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The Music Has Stopped, It's Just Too Hard To Hear Over The Crowd

Markets hit an all-time high last week as "cautious optimism" seemed to be the validation preached by all. The idea is that as long as some investors are still bearish, negative, cautious, worried, that means the market is too, and there's still some buyers left to push the market even higher. This is poor reasoning, and concerning, as there's always small groups permanently bullish or bearish, and commentary itself is mostly worthless in my opinion. So what do the hard numbers, facts, and data tell us? Well that trade world-wide is going in the trash, currencies are being devalued in last ditch efforts to save over-indebted countries, and the Central Banks have little left in the playbook to try and remedy the situation. Bulls, however see this as a reason to buy, as Central Banks lowering rates and buying bonds is bullish for stocks. It was from 2009 to the Present, so why not anymore? Well we're not in 2009, and nothings the same.

On a brief side-note before we get into the details, I wanted to let everyone know that I have worked hard over the past year to finally make my hedge fund official. I paid lawyers, signed papers, created companies, and partnerships, and it's all done. So from now on all results are audited and official, and Storm Port Capital can begin taking investments from outside capital, friends, family. There are minimums and fine print, but nothing that serious. If you're interested and want to invest, please feel free to call or email to set-up an initial call to go through the process or just answer any questions you might have. There are two active funds, one actively traded long/short fund, with a primary goal of maximum returns, and a deep value fundamental fund, long only, modeled after Seth Klarman, Warren Buffett, and Dr. Burry, with a goal of downside protection and long-term appreciation.

June and July were great months for Storm Port, we returned 5.19% and 10.87% respectively, these results are final and audited. I am cautiously optimistic that we can keep this positive momentum going, and will continue to do so with hard work and perseverance. Now onto the markets!

The markets reasons for rising are up for debate, however the most prevalent currently are the always positively spinned close-but-not-quite China-US trade deal that is always 'almost' complete, positive earnings trends, stock buybacks (another letter on that later), unemployment, and the Central Banks combined efforts globally to protect the world from all risk.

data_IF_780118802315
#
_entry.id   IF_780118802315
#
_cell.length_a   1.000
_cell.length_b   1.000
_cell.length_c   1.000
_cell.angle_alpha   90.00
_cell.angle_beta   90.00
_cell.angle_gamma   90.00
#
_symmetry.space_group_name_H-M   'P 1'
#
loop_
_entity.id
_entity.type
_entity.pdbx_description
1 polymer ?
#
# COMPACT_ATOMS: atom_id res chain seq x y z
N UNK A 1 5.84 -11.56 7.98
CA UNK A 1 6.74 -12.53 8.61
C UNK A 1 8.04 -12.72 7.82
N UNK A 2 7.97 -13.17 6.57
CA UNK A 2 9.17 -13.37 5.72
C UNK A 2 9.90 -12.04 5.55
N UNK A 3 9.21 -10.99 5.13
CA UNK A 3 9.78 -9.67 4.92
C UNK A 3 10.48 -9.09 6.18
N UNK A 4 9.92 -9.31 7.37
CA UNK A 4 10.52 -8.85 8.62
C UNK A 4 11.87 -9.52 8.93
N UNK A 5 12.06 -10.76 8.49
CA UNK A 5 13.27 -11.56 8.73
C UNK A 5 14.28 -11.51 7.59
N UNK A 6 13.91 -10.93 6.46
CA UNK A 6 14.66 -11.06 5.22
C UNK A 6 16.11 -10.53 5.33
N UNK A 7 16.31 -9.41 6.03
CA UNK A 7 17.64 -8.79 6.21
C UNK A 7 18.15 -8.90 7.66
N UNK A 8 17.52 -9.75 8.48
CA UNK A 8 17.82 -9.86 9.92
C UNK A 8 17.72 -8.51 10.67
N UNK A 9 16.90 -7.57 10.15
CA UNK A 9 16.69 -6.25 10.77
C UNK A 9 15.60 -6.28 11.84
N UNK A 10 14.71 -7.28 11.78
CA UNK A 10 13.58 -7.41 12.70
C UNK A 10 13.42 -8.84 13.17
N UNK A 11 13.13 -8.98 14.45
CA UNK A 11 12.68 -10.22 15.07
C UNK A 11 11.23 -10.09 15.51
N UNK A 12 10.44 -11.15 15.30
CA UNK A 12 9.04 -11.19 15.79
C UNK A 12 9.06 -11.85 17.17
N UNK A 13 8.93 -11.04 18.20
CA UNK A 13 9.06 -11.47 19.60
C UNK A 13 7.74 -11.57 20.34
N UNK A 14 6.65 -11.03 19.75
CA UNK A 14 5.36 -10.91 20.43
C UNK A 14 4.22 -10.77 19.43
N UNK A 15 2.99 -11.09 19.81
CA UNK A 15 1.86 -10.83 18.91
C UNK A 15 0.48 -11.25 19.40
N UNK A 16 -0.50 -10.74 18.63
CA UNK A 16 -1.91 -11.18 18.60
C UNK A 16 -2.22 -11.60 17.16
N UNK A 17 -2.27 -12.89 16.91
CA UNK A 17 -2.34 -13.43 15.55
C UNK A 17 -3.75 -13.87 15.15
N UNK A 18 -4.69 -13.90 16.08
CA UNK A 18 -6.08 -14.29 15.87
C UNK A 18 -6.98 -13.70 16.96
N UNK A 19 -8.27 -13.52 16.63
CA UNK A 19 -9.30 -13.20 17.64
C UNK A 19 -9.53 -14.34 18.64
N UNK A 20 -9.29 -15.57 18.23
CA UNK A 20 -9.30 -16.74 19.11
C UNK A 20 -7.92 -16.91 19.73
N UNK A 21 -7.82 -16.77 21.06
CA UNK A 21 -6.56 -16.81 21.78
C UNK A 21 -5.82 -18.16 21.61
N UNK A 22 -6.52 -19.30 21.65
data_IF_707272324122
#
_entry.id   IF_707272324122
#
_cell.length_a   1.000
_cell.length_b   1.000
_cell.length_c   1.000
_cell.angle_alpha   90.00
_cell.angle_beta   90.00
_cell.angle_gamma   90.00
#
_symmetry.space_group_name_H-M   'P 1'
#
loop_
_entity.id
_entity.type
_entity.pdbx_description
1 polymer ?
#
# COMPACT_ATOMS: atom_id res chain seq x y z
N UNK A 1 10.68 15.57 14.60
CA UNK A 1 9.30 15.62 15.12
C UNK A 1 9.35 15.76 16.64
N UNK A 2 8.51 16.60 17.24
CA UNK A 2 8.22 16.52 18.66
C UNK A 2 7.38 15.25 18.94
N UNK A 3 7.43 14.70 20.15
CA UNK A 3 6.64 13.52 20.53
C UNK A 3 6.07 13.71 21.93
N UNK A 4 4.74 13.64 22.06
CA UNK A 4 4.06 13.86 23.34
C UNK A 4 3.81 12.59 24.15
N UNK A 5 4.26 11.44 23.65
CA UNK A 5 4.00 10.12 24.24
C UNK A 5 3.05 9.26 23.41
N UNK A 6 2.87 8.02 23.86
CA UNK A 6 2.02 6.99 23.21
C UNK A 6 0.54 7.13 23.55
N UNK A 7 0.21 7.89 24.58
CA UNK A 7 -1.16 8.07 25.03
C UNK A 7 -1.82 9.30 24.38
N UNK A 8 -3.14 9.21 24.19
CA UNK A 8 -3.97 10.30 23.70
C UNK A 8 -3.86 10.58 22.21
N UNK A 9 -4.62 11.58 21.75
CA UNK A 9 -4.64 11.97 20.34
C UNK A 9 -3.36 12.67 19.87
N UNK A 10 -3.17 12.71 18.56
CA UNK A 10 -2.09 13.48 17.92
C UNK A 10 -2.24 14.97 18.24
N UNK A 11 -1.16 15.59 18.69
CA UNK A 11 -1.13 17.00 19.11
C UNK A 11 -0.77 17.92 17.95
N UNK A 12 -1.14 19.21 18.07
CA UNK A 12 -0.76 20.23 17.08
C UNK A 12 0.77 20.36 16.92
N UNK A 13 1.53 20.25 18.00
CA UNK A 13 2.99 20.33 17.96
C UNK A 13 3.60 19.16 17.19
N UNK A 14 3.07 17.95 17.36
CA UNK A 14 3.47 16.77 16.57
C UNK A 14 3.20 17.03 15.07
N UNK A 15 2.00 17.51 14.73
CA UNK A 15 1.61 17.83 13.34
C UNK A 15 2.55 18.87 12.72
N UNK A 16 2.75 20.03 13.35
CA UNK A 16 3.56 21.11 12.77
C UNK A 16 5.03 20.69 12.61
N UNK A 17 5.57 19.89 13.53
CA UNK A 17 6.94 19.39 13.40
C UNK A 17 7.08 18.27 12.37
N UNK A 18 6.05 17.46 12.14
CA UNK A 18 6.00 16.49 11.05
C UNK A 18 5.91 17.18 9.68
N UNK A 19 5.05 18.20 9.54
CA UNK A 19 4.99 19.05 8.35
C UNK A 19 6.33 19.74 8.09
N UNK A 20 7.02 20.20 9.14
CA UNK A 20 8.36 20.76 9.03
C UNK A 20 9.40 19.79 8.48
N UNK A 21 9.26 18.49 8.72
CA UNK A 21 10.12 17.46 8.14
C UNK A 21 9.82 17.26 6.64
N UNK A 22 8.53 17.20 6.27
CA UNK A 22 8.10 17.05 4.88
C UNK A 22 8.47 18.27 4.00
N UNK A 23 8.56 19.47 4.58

Some causes for concern arise as we meddle through the data. Below is a chart of GDP growth for the USA following a recession. You will notice that this expansion, starting in 2009, is now the longest lasting of all time. Take that with a grain of salt as markets have existed for thousands of years and the USA is relatively young in that regard. Second, you will notice that our expansion is the weakest on record as well. Not something you want to see as the USA hits another slow growth period with record debt at all levels (national, local, consumer, corporate).


I do not want to spend too much time on China as that might risk me going on and on. I'll begin by saying I believe they have an enormous debt issue, and will likely go into extreme if not hyper-inflation as they attempt to print their way out. The cracks are starting to show, and the signs you see prior to this type of event (civil unrest, falling economic indicators, extreme money laundering) are ever more prevalent. The reason I bring it up, is that as I invest, I keep a constant eye on the financial bombs that could sink years of returns by killing the markets, and China's debt is absolutely one of those bombs.


As we begin managing our value fund I have been hesitant to add aggressively to positions I'm not 100% certain are either near a long-term bottom, or balance sheet secure with very little downside. This is for several reasons: value has under-performed as a result of investors chasing momentum to recognize expected higher returns as a result of growth, expected returns from M&A seem to be less exciting to corporations and PE funds when compared to share-buybacks and dividends, and the Fed is forcing everyone into a bond trade as a side-effect of their policies. Stan Druckenmiller, arguably the greatest hedge fund manager of all, has now levered up and invested heavily in bonds. Why? Because the Fed said they are going to start easing, so as they lower rates, todays bonds with a yield will go up in value. He's betting on a sure thing in his mind, and he's probably right.


I'll end with two charts. One explains the Federal Reserves recent moves. The chart shows the US Dollars performance against other currencies. As you'll see, the "Race to Debase" is in full swing and the worlds Central Banks are fighting each other over who will benefit from a weaker currency.


The second chart shows the value of US citizens net-worth to disposable income. Which should frighten everyone.


Thank You,

Dean Grimes

Storm Port Capital

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